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    While academic studies are essential to a complete education, other elements can be just as important. Staying healthy and active, learning useful social skills, developing personal talents and preferences, gaining experience in planning and leadership, closing our laptops and following our other interests – these are all just as central to personal development as history, math or science.


    IB schools such as International School Bangkok (ISB) have significant non-academic requirements precisely because they are so important for leading a balanced life. These requirements put community issues at the forefront, helping students to gain perspective by connecting in a meaningful way with the wider world around them. During the course of these activities, students get firsthand experience in positions of responsibility, where they learn to demonstrate ISB values such as care, integrity, commitment, respect, and courage.


    Although often overlooked in many discussions about education and child development, these educational experiences are very often formative. They are also representative of a type of teaching approach that provides a necessary challenge for learners, which differs in a fundamental way from the standard tests that students receive in a classroom setting.


    When detailing the differences between ordinary and expert teachers, Hattie makes a key point: “Expert teachers are more likely to set challenging rather than ‘do your best’ goals, they set challenging and not merely time consuming activities, they invite students to engage rather than copy, and they aim to encourage students to share commitment to these challenging goals.”


    Such ambitious undertakings require skilled guidance, which is why ISB has teachers like Becky Hansberry – a highly experienced Creativity, Activity, Service (CAS) and activity leader for our students. In these roles, she coordinates the high school clubs and service organizations, as well as the CAS program for 11th and 12th graders. When our high school students engage in original and inventive extracurricular activities, or participate in local community projects, chances are that Ms. Hansberry’s influence is closely involved.


    Leadership outside the classroom


    Ms. Hansberry has been with our Bangkok international school for six years, including three years as a high school science and chemistry teacher. Before arriving, she accumulated a great deal of teaching experience in the United States, Switzerland, Brazil, Taiwan, and the Netherlands.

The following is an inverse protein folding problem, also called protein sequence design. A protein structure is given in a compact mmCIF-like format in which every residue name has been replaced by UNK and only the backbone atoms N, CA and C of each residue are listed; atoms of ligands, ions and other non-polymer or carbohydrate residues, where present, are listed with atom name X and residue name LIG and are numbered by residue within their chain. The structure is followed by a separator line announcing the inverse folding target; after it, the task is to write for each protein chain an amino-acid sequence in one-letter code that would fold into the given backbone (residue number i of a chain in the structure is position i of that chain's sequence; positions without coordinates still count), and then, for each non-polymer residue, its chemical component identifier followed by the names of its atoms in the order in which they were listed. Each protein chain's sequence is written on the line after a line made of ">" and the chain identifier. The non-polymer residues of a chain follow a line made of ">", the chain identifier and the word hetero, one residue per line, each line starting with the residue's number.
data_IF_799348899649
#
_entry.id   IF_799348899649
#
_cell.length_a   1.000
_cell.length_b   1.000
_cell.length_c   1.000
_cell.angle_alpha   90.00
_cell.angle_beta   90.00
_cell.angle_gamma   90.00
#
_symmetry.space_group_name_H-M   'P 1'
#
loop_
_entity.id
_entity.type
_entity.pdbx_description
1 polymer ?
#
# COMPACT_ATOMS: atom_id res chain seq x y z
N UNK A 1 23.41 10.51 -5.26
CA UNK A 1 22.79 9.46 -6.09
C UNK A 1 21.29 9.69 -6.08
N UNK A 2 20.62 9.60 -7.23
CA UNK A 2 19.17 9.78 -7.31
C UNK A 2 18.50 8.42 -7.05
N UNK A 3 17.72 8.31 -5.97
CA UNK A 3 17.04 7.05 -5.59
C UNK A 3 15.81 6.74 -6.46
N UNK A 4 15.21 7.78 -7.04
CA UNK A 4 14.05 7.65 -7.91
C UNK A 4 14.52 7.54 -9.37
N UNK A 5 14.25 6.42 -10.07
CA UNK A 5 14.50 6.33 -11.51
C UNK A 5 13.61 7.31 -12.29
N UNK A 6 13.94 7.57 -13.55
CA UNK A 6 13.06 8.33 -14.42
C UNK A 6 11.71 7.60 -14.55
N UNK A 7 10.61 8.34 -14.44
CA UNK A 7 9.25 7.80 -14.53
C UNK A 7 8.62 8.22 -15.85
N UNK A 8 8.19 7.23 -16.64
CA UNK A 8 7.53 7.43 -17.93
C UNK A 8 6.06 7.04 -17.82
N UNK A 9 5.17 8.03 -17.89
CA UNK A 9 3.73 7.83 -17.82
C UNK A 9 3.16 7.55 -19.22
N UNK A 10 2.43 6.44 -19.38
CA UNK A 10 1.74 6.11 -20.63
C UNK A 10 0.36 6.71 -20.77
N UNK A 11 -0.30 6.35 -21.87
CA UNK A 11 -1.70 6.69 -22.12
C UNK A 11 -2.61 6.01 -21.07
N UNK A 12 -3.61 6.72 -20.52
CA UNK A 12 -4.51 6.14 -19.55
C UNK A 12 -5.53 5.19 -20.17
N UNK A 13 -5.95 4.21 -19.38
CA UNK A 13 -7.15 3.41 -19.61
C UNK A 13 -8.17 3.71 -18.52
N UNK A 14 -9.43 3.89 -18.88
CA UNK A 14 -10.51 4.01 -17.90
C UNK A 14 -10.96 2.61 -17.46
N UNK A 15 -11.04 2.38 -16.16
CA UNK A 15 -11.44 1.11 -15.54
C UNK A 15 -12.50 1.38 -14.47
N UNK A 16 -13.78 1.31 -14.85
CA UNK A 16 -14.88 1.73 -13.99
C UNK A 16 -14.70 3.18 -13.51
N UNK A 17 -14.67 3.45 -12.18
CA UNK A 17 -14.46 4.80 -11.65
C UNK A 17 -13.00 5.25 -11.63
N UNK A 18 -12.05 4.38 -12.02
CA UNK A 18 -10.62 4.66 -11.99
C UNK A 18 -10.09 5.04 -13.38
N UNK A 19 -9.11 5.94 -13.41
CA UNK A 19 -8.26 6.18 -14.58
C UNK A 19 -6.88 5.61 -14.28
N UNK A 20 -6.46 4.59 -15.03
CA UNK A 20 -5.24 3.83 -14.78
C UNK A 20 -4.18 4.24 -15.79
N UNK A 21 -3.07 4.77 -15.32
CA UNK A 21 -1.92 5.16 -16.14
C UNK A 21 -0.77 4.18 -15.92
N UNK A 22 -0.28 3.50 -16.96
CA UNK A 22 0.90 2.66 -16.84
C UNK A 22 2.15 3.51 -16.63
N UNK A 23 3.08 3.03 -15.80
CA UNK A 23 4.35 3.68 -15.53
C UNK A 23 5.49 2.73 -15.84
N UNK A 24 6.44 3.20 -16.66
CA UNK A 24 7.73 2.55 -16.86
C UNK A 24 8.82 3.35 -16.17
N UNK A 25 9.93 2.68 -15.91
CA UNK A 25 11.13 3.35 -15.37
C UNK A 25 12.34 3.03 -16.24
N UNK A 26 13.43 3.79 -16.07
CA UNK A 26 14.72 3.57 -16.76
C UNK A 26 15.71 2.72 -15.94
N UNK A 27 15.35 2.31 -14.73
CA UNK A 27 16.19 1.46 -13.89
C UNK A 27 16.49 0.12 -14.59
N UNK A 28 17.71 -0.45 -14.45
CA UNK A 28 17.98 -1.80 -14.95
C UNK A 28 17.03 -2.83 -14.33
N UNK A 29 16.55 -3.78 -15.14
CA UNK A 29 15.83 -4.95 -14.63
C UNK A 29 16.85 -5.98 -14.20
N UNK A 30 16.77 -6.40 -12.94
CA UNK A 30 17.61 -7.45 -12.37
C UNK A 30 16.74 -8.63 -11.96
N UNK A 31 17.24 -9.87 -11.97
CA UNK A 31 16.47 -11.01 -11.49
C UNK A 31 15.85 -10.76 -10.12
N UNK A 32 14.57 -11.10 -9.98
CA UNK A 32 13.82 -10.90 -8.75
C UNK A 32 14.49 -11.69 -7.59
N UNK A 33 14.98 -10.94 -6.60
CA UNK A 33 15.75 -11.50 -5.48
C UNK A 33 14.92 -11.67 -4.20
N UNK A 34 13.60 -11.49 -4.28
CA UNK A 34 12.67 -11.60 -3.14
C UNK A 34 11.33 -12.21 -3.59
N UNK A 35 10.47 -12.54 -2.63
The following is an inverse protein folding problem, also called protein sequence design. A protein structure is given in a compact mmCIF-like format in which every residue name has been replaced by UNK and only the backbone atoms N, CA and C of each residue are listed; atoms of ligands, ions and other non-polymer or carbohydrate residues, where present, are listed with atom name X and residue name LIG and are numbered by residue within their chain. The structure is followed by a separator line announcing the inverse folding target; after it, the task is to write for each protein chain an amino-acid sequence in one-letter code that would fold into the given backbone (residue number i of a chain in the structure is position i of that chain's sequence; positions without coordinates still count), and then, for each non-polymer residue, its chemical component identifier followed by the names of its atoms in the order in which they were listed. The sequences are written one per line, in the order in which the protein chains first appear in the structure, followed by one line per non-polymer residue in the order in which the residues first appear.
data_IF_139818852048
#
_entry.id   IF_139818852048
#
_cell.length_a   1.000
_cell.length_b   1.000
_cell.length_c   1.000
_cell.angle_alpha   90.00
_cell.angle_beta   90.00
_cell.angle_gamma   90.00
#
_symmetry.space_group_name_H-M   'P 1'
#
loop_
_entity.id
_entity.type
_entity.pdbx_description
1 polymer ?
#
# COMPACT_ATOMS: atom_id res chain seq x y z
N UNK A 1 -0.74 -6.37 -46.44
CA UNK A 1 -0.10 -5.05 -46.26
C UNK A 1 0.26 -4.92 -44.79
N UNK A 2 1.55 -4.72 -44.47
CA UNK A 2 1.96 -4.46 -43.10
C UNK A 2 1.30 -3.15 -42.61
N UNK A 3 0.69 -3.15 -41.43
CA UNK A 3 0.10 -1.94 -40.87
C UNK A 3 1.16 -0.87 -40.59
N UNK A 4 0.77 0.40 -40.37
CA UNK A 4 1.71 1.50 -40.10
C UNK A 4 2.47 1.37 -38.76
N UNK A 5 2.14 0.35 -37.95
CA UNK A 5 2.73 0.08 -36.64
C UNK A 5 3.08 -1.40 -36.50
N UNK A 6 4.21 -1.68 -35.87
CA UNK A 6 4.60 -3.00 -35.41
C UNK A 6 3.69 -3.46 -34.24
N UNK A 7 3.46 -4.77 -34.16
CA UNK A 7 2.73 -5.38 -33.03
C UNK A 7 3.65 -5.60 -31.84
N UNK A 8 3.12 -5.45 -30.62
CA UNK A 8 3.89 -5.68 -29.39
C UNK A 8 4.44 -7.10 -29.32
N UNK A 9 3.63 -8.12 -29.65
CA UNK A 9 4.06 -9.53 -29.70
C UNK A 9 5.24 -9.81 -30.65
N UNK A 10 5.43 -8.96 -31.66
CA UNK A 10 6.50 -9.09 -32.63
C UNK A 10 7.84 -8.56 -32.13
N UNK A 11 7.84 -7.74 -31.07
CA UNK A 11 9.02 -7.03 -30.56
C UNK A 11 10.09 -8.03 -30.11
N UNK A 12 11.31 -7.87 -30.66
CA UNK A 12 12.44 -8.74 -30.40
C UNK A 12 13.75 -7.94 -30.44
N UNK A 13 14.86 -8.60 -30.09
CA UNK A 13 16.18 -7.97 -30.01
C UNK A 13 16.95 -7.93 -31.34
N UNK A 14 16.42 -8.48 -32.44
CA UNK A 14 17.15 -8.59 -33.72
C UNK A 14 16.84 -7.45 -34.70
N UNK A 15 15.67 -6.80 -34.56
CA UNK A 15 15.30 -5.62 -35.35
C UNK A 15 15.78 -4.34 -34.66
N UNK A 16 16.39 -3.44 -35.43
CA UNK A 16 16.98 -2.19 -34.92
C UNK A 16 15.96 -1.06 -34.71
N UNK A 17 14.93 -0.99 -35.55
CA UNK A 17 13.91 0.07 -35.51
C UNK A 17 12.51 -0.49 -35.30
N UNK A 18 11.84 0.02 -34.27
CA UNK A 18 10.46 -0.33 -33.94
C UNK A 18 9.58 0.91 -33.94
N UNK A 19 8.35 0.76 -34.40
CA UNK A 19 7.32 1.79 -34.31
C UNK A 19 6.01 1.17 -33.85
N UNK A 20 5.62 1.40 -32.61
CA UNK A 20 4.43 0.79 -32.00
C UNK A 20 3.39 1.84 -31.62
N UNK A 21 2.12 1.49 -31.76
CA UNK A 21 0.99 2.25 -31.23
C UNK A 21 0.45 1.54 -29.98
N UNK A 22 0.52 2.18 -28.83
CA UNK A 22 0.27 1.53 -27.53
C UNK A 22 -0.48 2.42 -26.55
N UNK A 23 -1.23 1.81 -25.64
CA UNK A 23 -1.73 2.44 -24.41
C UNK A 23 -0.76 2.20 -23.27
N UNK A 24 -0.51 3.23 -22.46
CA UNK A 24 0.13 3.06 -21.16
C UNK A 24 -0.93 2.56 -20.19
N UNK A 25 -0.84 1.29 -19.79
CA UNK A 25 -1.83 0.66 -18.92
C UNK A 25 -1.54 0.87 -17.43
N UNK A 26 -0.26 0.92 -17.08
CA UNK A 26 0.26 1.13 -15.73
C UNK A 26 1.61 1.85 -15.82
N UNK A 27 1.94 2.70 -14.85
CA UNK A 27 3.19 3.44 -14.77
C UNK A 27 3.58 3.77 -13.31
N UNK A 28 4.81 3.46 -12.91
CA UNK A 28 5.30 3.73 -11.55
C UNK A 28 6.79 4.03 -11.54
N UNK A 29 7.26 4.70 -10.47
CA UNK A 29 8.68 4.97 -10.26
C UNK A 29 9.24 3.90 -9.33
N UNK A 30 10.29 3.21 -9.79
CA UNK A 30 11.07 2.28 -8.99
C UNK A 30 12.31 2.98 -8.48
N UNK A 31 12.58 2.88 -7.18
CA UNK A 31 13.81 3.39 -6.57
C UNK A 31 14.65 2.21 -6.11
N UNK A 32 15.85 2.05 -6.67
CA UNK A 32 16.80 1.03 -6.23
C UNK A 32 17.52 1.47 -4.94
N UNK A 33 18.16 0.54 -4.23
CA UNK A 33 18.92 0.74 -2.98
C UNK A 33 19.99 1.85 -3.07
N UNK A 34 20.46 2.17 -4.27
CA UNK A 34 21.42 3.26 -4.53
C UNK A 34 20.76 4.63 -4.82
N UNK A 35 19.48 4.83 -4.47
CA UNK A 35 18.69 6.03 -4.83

Since coming to Thailand, she has become very familiar with the local community in Nonthaburi, where she now coordinates projects alongside representatives from service organizations around the school. As a form of experiential learning, service learning immerses students in the surrounding area, helping them understand local issues and participate in special projects that enrich the community.


    Often these tasks are carried out by various high school clubs, whose value-driven goals Ms. Hansberry helps to shape and guide. As students become more involved with the local community and its issues, they soon develop a more conscious and humanitarian approach to their surroundings, letting them begin to take a globally-minded view of the world outside.


    Through it all, Ms. Hansberry helps students conceptualize the issues that they will engage with, but ultimately it is the students who must learn to lead themselves forward. In such ways, the students learn key lessons about planning and organization through their own efforts (and occasional mistakes). It is important to recognize that every new experience provides an opportunity to learn, and the CAS program is one of ISB’s finest resources for helping students develop a self-managing approach to their own studies and activities.


    In his influential study, John Hattie observed that – among other key qualities – expert teachers are able to inspire emotion, monitor student learning, and provide valuable feedback. By taking students out of their comfort zones and getting them involved in other people’s lives in the outside world, Ms. Hansberry’s approach to coordinating high school clubs and service learning projects seems designed for these exact priorities. She helps students develop big hearts and big perspectives, by sending them out into the real world and giving them the freedom to make mistakes.


    In practice, students under her care frequently plan events, fundraisers, charity concerts, and service visits. These projects involve working with both adults and children from the community, organizing schedules and transportation, collaborating with theater staff, learning about marketing, fundraising and community outreach. Some of their ideas are so original that they have never been tried before, leading organizational challenges that put their problem-solving skills to the test.


    Students at ISB take pride in these tasks because they have imagined them, chosen them, and planned them from the very beginning. This sense of ownership is valuable indeed, and fundamentally different from the relationship learners have with the material they find in their textbooks. Thanks to the encouragement and direction they receive from experienced leaders like Ms. Hansberry, high school students at ISB have a much easier time finding their way in the world – in their academic pursuits as well as their post-graduate lives.